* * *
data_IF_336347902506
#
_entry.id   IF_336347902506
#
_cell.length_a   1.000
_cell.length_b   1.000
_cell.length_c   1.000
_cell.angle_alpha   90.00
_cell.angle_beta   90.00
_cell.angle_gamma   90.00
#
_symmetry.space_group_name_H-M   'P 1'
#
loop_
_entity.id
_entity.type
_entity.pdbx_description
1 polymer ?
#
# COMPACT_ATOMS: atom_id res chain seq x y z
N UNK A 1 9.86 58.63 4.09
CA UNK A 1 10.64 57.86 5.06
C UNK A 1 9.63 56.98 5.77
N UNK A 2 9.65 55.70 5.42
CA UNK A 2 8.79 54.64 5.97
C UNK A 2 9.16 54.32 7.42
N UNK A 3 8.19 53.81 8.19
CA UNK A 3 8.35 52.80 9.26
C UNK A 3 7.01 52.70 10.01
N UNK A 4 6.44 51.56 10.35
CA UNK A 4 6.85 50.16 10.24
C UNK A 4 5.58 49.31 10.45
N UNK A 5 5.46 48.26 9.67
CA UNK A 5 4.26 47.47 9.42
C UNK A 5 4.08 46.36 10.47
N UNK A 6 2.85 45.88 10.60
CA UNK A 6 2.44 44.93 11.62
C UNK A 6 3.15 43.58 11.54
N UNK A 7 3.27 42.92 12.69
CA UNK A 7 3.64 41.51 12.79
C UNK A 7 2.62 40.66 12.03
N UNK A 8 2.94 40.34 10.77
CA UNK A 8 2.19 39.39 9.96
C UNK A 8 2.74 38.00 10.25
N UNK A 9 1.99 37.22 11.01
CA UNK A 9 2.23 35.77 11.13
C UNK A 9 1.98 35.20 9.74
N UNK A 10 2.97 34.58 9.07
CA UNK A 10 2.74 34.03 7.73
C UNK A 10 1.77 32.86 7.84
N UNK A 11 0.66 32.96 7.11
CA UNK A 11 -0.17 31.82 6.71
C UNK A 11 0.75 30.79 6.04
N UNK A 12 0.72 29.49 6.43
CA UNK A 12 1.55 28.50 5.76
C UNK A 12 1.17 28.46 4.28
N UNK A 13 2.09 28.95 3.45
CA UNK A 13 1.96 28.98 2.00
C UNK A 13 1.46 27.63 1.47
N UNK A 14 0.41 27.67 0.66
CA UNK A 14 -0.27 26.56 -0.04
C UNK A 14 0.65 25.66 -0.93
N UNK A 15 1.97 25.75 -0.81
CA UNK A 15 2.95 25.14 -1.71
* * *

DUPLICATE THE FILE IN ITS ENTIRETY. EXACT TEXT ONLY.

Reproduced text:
data_IF_336347902506
#
_entry.id   IF_336347902506
#
_cell.length_a   1.000
_cell.length_b   1.000
_cell.length_c   1.000
_cell.angle_alpha   90.00
_cell.angle_beta   90.00
_cell.angle_gamma   90.00
#
_symmetry.space_group_name_H-M   'P 1'
#
loop_
_entity.id
_entity.type
_entity.pdbx_description
1 polymer ?
#
# COMPACT_ATOMS: atom_id res chain seq x y z
N UNK A 1 9.86 58.63 4.09
CA UNK A 1 10.64 57.86 5.06
C UNK A 1 9.63 56.98 5.77
N UNK A 2 9.65 55.70 5.42
CA UNK A 2 8.79 54.64 5.97
C UNK A 2 9.16 54.32 7.42
N UNK A 3 8.19 53.81 8.19
CA UNK A 3 8.35 52.80 9.26
C UNK A 3 7.01 52.70 10.01
N UNK A 4 6.44 51.56 10.35
CA UNK A 4 6.85 50.16 10.24
C UNK A 4 5.58 49.31 10.45
N UNK A 5 5.46 48.26 9.67
CA UNK A 5 4.26 47.47 9.42
C UNK A 5 4.08 46.36 10.47
N UNK A 6 2.85 45.88 10.60
CA UNK A 6 2.44 44.93 11.62
C UNK A 6 3.15 43.58 11.54
N UNK A 7 3.27 42.92 12.69
CA UNK A 7 3.64 41.51 12.79
C UNK A 7 2.62 40.66 12.03
N UNK A 8 2.94 40.34 10.77
CA UNK A 8 2.19 39.39 9.96
C UNK A 8 2.74 38.00 10.25
N UNK A 9 1.99 37.22 11.01
CA UNK A 9 2.23 35.77 11.13
C UNK A 9 1.98 35.20 9.74
N UNK A 10 2.97 34.58 9.07
CA UNK A 10 2.74 34.03 7.73
C UNK A 10 1.77 32.86 7.84
N UNK A 11 0.66 32.96 7.11
CA UNK A 11 -0.17 31.82 6.71
C UNK A 11 0.75 30.79 6.04
N UNK A 12 0.72 29.49 6.43
CA UNK A 12 1.55 28.50 5.76
C UNK A 12 1.17 28.46 4.28
N UNK A 13 2.09 28.95 3.45
CA UNK A 13 1.96 28.98 2.00
C UNK A 13 1.46 27.63 1.47
N UNK A 14 0.41 27.67 0.66
CA UNK A 14 -0.27 26.56 -0.04
C UNK A 14 0.65 25.66 -0.93
N UNK A 15 1.97 25.75 -0.81
CA UNK A 15 2.95 25.14 -1.71